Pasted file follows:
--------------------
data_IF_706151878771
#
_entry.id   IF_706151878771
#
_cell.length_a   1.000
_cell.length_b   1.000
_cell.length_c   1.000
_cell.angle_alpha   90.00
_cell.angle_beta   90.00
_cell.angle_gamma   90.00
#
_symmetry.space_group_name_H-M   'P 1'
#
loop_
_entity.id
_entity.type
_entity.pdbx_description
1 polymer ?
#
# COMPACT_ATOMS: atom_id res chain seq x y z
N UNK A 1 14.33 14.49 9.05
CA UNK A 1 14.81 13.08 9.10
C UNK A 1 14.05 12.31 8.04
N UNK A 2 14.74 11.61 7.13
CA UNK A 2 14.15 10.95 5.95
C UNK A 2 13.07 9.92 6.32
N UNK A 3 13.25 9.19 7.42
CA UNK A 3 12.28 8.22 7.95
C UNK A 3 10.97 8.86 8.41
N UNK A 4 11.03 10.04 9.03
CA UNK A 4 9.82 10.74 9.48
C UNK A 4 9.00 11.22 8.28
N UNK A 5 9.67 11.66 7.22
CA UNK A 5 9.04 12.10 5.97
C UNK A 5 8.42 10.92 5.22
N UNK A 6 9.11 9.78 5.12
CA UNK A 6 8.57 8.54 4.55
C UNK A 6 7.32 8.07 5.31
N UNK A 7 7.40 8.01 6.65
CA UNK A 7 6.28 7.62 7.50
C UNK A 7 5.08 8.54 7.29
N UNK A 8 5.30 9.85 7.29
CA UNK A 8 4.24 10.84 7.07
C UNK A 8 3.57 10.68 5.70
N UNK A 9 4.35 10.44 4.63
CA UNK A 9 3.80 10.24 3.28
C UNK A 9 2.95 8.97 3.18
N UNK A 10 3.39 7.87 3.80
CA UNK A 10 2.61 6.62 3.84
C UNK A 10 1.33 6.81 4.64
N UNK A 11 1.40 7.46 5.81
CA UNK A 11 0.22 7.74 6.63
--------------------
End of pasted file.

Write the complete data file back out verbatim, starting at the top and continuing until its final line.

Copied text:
data_IF_706151878771
#
_entry.id   IF_706151878771
#
_cell.length_a   1.000
_cell.length_b   1.000
_cell.length_c   1.000
_cell.angle_alpha   90.00
_cell.angle_beta   90.00
_cell.angle_gamma   90.00
#
_symmetry.space_group_name_H-M   'P 1'
#
loop_
_entity.id
_entity.type
_entity.pdbx_description
1 polymer ?
#
# COMPACT_ATOMS: atom_id res chain seq x y z
N UNK A 1 14.33 14.49 9.05
CA UNK A 1 14.81 13.08 9.10
C UNK A 1 14.05 12.31 8.04
N UNK A 2 14.74 11.61 7.13
CA UNK A 2 14.15 10.95 5.95
C UNK A 2 13.07 9.92 6.32
N UNK A 3 13.25 9.19 7.42
CA UNK A 3 12.28 8.22 7.95
C UNK A 3 10.97 8.86 8.41
N UNK A 4 11.03 10.04 9.03
CA UNK A 4 9.82 10.74 9.48
C UNK A 4 9.00 11.22 8.28
N UNK A 5 9.67 11.66 7.22
CA UNK A 5 9.04 12.10 5.97
C UNK A 5 8.42 10.92 5.22
N UNK A 6 9.11 9.78 5.12
CA UNK A 6 8.57 8.54 4.55
C UNK A 6 7.32 8.07 5.31
N UNK A 7 7.40 8.01 6.65
CA UNK A 7 6.28 7.62 7.50
C UNK A 7 5.08 8.54 7.29
N UNK A 8 5.30 9.85 7.29
CA UNK A 8 4.24 10.84 7.07
C UNK A 8 3.57 10.68 5.70
N UNK A 9 4.35 10.44 4.63
CA UNK A 9 3.80 10.24 3.28
C UNK A 9 2.95 8.97 3.18
N UNK A 10 3.39 7.87 3.80
CA UNK A 10 2.61 6.62 3.84
C UNK A 10 1.33 6.81 4.64
N UNK A 11 1.40 7.46 5.81
CA UNK A 11 0.22 7.74 6.63